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Japanese Yen and Diamond Dollars


Apr 12, 2013 6:00 AM   By Avi Krawitz
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RAPAPORT... Japan’s new government, elected this past December, seems intent on depreciating its ‎currency as a means to stimulate the economy. A weak yen has mixed implications for ‎the diamond and jewelry trade. As a net importer of polished diamonds, and the world’s ‎third largest diamond jewelry consumer market, companies operating there are facing ‎higher costs for their imported goods.‎

But there are opportunities for others in the trade. Recent reports indicate that an ‎increasing number of households are selling their jewelry to capitalize on the recent yen-‎based gold price appreciation. The trend should apply equally to selling their diamonds in ‎the country’s efficient recycled jewelry market.‎

This week, the yen slipped to 99.72, a four-year low against the U.S. dollar, edging ‎toward the 100 barrier that analysts expect is inevitable. The currency has lost about 15 ‎percent in value since the beginning of the year after having depreciated 13 percent in ‎‎2012. ‎

Prime Minister Shinzo Abe seeks to further weaken the yen in a bid to help exporters ‎keep their products competitive and boost profits earned overseas, while continuing to ‎fight deflation that has been prevalent in the past decade. ‎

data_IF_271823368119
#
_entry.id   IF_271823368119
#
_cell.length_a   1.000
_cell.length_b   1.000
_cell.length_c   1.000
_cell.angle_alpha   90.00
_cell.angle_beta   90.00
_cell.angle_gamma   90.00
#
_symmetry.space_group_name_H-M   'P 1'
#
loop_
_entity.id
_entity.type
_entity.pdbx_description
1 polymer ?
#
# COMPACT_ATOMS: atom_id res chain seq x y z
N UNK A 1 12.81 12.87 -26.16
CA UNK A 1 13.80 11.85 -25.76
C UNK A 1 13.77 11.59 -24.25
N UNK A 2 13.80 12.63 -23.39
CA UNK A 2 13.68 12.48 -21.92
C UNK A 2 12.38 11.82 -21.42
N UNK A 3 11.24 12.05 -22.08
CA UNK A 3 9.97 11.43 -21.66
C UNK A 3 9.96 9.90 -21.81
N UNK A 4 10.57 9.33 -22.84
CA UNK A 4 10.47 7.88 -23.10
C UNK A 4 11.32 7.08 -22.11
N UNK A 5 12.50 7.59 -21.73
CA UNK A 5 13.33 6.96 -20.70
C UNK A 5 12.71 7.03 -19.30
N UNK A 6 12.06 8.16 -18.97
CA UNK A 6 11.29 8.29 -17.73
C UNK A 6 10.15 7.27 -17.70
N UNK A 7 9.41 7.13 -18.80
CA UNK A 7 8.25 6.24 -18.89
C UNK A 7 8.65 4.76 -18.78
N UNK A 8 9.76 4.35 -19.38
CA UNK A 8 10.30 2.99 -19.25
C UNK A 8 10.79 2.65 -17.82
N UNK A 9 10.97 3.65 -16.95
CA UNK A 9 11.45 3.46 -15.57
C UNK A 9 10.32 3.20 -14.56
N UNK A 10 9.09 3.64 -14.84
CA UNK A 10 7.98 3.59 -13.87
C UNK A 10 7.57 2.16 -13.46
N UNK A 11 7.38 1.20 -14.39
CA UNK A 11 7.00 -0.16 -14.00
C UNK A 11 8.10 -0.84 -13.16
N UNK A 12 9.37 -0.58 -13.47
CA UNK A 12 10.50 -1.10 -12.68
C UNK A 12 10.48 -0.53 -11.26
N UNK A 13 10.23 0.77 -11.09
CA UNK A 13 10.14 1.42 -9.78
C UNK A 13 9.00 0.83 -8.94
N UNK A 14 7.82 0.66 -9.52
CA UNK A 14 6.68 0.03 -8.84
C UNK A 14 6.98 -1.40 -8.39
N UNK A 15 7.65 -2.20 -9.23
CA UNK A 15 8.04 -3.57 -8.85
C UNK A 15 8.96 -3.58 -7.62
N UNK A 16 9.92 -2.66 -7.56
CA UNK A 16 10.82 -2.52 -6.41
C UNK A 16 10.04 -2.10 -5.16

In the latest attempt, the Bank of Japan announced a stimulus via an aggressive plan to ‎buy Japanese government bonds worth trillions of yen, and raised its inflationary target to ‎‎2 percent from 1 percent. ‎

Analysts at UBS Investment Research expect further stimulus and consequently revised ‎their year-end forecast for the yen to 114 in 2013 and 120 for 2014. "The strongest ‎upside risk to our new USD/JPY forecasts will come if inflation remains stubbornly in ‎deflationary territory despite the Bank of Japan's new easing this month," wrote UBS ‎economist Larry Hatheway. "That will force the central bank to consider buying more ‎assets in future, including equities and even foreign bonds. In those scenarios, USD/JPY ‎ ‎would likely breach its pre-credit crunch 2007 highs of 125."‎

The country’s major exporters, primarily in the auto and electronics industries, stand to ‎gain, and stocks have rallied with the Nikkei 225 up 24 percent so far this year. ‎